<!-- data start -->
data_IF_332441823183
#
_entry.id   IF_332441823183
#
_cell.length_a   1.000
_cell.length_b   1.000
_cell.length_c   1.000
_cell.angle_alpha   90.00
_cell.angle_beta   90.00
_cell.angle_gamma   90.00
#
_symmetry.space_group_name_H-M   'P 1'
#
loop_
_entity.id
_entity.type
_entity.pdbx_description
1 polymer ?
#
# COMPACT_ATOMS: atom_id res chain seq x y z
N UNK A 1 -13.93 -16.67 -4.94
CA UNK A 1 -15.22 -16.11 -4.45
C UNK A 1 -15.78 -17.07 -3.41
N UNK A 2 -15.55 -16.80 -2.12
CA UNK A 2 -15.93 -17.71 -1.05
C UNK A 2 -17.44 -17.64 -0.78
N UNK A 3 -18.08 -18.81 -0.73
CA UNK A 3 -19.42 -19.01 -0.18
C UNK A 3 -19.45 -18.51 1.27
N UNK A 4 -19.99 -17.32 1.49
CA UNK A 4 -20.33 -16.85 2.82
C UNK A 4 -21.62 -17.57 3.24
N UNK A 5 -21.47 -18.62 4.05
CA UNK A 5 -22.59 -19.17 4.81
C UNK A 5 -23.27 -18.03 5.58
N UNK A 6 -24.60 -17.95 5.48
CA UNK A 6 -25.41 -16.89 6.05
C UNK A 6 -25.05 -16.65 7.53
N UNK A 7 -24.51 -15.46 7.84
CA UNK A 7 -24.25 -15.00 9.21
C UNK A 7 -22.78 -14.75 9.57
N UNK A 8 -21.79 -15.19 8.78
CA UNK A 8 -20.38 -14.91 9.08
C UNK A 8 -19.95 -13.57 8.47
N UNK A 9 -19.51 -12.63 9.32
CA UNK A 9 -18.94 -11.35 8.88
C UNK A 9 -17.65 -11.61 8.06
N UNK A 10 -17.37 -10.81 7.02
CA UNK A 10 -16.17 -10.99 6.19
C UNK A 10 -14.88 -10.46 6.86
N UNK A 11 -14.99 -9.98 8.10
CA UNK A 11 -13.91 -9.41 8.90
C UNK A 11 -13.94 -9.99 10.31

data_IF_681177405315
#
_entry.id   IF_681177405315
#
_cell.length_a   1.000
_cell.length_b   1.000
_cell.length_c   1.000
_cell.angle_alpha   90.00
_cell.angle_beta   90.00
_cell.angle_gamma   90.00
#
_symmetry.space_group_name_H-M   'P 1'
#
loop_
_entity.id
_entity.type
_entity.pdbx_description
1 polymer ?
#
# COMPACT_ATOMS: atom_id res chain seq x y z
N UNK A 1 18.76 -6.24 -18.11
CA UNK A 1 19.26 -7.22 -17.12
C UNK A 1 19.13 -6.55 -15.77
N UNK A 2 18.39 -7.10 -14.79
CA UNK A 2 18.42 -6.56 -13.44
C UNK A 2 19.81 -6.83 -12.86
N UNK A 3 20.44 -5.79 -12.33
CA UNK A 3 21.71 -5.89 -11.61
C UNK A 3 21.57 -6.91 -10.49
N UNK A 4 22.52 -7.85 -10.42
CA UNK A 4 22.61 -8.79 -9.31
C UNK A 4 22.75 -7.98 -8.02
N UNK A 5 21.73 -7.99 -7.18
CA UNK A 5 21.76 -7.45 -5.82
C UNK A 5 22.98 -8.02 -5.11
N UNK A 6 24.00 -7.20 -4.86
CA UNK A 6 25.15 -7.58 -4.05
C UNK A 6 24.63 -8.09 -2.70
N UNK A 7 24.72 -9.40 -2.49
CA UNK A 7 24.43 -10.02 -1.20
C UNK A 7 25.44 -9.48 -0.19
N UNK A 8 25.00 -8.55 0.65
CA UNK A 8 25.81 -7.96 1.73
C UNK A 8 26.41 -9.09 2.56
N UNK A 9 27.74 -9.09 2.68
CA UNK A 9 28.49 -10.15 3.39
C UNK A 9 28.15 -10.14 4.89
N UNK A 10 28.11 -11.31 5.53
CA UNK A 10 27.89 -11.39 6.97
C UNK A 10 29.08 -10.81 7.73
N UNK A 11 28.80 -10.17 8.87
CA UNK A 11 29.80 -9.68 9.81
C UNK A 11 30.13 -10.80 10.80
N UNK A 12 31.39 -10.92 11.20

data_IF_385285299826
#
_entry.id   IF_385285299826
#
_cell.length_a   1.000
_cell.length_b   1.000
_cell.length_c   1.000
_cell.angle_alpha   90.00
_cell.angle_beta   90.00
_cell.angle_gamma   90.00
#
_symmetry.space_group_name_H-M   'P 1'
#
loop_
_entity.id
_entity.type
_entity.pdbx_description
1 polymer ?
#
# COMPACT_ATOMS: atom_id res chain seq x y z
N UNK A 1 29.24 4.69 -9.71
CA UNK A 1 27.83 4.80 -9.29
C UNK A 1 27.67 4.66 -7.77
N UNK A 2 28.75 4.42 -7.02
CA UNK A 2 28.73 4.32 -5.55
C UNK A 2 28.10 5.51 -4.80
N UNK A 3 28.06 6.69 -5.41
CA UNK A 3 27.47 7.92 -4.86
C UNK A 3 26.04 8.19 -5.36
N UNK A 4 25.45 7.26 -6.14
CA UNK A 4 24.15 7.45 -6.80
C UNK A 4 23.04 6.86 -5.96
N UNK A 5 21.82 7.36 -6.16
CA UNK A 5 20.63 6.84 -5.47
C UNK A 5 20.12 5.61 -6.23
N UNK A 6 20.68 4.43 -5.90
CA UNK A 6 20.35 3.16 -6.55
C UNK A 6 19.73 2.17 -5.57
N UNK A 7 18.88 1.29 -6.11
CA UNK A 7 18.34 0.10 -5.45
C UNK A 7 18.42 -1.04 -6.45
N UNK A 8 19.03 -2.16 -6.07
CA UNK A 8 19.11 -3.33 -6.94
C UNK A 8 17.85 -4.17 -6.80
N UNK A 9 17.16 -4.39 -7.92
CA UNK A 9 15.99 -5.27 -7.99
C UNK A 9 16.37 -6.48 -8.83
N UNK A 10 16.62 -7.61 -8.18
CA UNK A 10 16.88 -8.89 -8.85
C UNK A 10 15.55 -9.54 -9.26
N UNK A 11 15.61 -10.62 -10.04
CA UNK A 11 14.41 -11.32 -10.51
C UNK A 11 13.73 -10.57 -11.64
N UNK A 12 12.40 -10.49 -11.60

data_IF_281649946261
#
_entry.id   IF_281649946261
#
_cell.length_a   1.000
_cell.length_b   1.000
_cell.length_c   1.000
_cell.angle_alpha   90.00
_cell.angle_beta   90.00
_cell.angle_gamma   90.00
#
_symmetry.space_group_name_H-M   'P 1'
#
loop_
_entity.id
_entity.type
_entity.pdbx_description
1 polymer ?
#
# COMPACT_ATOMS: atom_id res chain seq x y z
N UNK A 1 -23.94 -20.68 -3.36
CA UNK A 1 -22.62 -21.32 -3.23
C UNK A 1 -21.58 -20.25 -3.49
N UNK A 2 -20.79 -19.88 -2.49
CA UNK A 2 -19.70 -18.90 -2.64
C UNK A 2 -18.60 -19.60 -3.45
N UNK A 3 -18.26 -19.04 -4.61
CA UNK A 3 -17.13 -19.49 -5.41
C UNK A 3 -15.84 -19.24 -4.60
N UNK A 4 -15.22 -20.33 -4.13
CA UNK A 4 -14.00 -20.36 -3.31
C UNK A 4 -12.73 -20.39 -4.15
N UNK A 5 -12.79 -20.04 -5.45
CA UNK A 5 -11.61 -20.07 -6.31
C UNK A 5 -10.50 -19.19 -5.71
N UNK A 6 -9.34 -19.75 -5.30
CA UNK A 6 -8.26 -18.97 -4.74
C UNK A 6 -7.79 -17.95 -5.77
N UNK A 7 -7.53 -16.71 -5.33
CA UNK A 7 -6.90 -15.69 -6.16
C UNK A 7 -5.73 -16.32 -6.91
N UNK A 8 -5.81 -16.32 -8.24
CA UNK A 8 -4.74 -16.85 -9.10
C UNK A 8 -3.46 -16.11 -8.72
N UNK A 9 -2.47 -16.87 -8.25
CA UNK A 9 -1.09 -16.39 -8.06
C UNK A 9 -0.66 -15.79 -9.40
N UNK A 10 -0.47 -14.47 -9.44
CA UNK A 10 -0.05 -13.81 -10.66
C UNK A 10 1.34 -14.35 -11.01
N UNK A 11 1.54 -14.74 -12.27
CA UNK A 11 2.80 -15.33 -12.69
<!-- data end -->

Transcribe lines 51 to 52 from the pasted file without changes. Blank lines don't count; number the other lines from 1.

N UNK A 11 -14.99 -9.98 8.10
CA UNK A 11 -13.91 -9.41 8.90